Watch out for American Depositary Receipt Fees


Watch out for American Depositary Receipt Fees

Some brokerages charge you extra when you invest in shares of foreign companies.

On my monthly statement from TD Ameritrade, I noticed a $6 "ADR service fee" on 300 shares of Tata Motors. When I called TD Ameritrade, the representative told me that charge was showing up on some foreign stocks but couldn't give a reason for it. In the future, will I pay a fee on any ADRs I own?

You won't have to pay a fee for all American depositary receipts, but there's nothing you can do about the one TD Ameritrade is charging you.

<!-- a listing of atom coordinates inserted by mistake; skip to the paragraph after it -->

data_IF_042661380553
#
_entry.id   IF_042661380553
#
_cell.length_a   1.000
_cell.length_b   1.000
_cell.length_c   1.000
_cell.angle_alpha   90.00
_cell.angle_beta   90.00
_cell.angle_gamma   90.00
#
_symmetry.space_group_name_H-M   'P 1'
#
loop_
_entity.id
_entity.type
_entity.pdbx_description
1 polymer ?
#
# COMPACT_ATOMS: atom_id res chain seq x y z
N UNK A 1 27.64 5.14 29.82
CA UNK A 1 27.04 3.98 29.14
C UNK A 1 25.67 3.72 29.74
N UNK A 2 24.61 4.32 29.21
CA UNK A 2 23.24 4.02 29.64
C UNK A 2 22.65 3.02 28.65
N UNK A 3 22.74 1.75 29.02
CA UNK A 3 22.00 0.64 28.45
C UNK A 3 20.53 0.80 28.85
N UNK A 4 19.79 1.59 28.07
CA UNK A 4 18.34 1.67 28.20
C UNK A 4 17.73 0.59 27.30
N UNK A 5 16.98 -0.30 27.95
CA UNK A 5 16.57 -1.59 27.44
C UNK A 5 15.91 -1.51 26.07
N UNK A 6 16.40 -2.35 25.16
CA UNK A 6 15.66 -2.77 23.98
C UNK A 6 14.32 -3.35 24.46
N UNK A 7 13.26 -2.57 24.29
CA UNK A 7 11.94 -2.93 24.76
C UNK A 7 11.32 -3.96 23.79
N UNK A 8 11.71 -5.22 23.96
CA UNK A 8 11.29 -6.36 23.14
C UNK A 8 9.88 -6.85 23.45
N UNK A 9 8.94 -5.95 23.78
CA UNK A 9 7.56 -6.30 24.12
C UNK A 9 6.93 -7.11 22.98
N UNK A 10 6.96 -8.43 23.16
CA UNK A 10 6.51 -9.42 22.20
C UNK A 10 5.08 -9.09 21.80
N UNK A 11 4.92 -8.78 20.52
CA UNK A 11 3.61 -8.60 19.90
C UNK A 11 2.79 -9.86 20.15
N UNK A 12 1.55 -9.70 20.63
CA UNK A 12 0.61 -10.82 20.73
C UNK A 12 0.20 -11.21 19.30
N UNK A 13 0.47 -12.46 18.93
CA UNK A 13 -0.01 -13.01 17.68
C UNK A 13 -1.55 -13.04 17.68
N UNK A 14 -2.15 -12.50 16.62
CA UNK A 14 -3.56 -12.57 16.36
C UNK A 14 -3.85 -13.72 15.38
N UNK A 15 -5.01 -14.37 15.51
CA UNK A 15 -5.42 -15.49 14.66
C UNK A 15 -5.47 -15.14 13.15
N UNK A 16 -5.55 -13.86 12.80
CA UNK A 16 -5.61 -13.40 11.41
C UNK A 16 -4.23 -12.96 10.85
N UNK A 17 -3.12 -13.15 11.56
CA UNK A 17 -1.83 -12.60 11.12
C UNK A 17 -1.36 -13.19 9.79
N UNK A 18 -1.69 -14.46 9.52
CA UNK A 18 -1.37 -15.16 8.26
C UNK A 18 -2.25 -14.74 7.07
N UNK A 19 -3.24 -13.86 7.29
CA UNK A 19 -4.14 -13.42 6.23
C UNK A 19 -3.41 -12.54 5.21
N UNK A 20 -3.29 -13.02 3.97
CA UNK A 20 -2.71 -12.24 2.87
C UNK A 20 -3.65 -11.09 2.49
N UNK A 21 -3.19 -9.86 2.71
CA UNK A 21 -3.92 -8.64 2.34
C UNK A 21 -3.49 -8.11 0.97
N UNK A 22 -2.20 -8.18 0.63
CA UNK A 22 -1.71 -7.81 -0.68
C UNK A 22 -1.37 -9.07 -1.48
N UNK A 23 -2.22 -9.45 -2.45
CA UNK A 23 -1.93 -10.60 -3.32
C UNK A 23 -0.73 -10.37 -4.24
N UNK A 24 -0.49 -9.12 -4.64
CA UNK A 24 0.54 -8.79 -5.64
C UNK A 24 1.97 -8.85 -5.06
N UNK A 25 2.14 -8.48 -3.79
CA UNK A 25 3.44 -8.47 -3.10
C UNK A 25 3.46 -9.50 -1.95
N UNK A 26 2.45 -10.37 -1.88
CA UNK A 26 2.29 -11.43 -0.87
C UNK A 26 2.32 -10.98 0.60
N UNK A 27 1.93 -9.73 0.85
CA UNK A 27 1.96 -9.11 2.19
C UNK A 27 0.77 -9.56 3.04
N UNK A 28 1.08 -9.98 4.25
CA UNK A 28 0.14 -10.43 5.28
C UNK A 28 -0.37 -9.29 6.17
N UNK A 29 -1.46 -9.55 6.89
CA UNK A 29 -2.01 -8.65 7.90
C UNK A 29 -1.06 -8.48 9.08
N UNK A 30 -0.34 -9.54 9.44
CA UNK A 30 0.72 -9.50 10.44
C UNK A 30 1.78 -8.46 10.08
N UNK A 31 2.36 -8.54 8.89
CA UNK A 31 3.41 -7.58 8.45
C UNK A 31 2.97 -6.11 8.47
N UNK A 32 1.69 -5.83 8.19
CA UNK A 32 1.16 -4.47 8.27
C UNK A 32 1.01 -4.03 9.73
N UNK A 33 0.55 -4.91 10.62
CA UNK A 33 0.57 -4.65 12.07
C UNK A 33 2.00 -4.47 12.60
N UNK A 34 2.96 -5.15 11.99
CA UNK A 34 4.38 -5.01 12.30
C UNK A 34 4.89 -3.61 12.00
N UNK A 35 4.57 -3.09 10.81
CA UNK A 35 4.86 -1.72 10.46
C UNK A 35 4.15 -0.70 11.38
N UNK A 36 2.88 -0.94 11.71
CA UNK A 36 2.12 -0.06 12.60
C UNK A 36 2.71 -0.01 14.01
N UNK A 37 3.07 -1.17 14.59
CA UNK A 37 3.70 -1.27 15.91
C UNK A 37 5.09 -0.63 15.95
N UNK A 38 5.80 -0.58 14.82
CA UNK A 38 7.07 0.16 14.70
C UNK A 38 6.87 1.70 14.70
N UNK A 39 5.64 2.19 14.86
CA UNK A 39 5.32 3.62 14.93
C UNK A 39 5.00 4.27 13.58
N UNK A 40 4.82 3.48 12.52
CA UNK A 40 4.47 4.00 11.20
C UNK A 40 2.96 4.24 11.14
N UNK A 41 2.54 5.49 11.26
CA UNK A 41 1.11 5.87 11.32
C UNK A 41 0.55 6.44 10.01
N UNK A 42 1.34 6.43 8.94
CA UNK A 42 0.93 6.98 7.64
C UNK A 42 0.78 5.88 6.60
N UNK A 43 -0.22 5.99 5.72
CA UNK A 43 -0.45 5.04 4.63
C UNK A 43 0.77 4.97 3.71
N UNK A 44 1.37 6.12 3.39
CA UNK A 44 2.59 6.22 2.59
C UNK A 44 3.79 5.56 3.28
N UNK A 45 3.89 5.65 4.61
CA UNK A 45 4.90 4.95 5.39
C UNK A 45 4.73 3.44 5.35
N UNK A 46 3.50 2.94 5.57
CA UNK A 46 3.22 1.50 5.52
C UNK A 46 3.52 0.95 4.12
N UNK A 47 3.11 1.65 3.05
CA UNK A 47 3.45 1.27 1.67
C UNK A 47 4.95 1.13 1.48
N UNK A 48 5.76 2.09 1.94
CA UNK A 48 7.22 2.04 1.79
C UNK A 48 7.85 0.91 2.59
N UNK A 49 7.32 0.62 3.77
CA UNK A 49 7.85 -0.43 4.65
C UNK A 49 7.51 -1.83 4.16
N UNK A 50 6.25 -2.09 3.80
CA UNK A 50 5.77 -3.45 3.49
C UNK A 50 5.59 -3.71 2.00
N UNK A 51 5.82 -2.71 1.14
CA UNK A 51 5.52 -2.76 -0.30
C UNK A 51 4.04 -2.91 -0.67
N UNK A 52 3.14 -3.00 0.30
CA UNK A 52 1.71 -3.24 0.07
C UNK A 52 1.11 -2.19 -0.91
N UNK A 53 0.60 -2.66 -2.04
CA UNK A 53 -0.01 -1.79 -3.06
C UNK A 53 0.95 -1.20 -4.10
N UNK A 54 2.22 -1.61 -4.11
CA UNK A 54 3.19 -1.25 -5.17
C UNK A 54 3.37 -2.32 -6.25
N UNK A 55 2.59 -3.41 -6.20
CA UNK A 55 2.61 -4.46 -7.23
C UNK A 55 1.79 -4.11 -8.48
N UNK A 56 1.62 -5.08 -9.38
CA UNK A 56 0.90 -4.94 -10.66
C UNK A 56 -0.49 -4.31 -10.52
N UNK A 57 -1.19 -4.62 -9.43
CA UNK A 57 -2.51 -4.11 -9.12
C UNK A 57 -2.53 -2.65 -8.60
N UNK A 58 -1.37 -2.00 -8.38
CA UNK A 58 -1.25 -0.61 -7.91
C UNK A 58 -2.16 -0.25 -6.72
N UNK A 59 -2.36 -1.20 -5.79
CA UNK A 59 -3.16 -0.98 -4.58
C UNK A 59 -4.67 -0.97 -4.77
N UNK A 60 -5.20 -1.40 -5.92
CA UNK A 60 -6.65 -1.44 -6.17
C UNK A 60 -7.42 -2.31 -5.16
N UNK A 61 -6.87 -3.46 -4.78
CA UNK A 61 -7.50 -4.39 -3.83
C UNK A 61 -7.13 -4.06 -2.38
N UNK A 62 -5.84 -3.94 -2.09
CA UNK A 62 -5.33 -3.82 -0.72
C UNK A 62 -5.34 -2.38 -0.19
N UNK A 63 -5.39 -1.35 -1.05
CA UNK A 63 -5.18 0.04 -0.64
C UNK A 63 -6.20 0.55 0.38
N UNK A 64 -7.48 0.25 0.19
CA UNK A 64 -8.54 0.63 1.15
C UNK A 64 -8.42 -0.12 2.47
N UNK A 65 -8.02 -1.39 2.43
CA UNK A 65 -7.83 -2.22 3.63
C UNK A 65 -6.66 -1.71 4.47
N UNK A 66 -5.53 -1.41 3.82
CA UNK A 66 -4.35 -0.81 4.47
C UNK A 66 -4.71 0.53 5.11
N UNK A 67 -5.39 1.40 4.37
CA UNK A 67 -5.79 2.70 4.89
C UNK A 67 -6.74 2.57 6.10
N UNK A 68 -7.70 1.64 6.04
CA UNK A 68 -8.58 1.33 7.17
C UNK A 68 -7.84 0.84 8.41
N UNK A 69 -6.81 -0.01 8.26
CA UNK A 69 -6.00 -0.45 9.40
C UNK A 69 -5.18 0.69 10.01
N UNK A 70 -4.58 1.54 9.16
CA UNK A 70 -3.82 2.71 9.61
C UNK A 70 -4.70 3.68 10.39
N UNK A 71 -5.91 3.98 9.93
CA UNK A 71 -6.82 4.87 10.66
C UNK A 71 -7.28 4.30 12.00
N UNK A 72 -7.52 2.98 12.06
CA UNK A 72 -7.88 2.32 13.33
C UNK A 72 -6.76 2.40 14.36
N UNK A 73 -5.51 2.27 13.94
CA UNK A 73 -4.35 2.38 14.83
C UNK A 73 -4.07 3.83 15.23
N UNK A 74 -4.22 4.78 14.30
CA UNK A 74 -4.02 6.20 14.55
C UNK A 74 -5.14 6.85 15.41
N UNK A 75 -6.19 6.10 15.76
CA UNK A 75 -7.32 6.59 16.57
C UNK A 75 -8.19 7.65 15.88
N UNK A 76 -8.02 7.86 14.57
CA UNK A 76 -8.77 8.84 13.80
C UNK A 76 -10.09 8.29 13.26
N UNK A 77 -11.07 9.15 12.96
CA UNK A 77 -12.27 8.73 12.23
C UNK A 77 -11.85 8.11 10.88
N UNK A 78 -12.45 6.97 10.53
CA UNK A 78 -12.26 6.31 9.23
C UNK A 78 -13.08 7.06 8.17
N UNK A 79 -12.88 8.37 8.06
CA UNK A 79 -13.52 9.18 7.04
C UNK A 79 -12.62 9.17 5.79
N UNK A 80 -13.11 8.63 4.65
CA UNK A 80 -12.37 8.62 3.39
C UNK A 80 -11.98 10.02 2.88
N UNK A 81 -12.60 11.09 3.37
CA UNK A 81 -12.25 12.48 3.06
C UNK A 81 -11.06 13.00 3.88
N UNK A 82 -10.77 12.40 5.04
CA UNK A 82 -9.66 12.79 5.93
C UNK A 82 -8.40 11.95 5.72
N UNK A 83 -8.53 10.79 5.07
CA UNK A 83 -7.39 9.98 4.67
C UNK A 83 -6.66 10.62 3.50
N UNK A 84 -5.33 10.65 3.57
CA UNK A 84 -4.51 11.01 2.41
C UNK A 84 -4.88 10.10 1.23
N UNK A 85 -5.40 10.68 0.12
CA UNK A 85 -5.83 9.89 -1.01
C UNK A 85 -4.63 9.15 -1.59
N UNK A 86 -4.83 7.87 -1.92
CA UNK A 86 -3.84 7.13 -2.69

ADRs, which represent shares of ownership in a foreign company, trade in the U.S. in dollars. Some ADRs come with a contractual provision that allows the broker, in this case TD Ameritrade, to levy "depositary services fees."

The charges, commonly 2 cents per share, are intended to cover the cost of coordinating overseas investments. For ADRs that include this provision, the broker can levy the charge at any time, but no more than once a year.

Your broker should be able to give you a list of ADRs with these fees. They're most likely to be tacked on to companies based in developing countries, where it's more expensive to operate.

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